With a slick rockabilly, punk rock infused sound, Cramps frontman Lux Interior hisses, stutters, and buzzes his way through this track inspired by the Vincent Price film The Fly. The simple guitar groove creates this b-movie creature creepiness to it – it would be perfect in a 50’s horror film – perfectly cementing the mood for the cool track. If you’ve seen the movie, especially the 1986 remake, you know that this fly in the song doesn’t sound as chilling as the bastardize experiment.
“Fright Night” – J. Geils Band
Acting as the lead track for this excellent vampire flick, the song is a bit hokey. Think of other “spooky” tracks like “Monster Mash” for an idea. The lyrics describe the antagonist as a liar, a gigolo, “a man of many faces,” while trembling synth tries to create a spooky, creepy riff. Yeah, it’s kind of cheesy, especially with the hook simply shouting “Fright night! Whose it gonna be tonight?” but it grows on you after a while and kind of fits the b-movie mood.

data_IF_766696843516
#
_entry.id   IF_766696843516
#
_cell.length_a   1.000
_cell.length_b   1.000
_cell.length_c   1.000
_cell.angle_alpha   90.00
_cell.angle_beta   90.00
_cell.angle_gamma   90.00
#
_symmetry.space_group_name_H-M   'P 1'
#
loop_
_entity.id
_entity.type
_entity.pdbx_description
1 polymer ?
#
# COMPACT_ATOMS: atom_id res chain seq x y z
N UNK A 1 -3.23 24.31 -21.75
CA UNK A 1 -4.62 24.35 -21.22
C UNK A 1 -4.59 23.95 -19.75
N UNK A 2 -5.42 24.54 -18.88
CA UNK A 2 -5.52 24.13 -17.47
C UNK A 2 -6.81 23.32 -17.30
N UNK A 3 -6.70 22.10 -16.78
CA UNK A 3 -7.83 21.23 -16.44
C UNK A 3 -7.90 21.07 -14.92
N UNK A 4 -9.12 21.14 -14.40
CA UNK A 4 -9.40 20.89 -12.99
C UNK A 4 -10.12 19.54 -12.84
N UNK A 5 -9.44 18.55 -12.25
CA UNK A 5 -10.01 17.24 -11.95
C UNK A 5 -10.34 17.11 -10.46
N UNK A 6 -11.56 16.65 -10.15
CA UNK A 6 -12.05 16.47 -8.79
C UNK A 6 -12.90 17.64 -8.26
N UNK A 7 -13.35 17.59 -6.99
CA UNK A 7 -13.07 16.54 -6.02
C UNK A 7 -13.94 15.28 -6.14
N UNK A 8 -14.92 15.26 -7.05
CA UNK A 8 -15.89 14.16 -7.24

“Freddy Krueger” – S.O.D.
This is a pretty straight forward thrash metal track describing the grotesque manipulator of nightmares, Freddy Krueger. The horror icon is described as having flex metal knuckles and maggots crawling throughout his skin and the chorus features gang vocals shouting “he comes for you/what will you do.” With this track it’s plain and simple that you don’t want to mess with Freddy, no matter how many shitty sequels he has. If you’re looking for another Freddy inspired track, you can check out Dokken’s “Dream Warriors,” but it’s kind of crappy.
“He’s Back (The Man Behind the Mask)” – Alice Cooper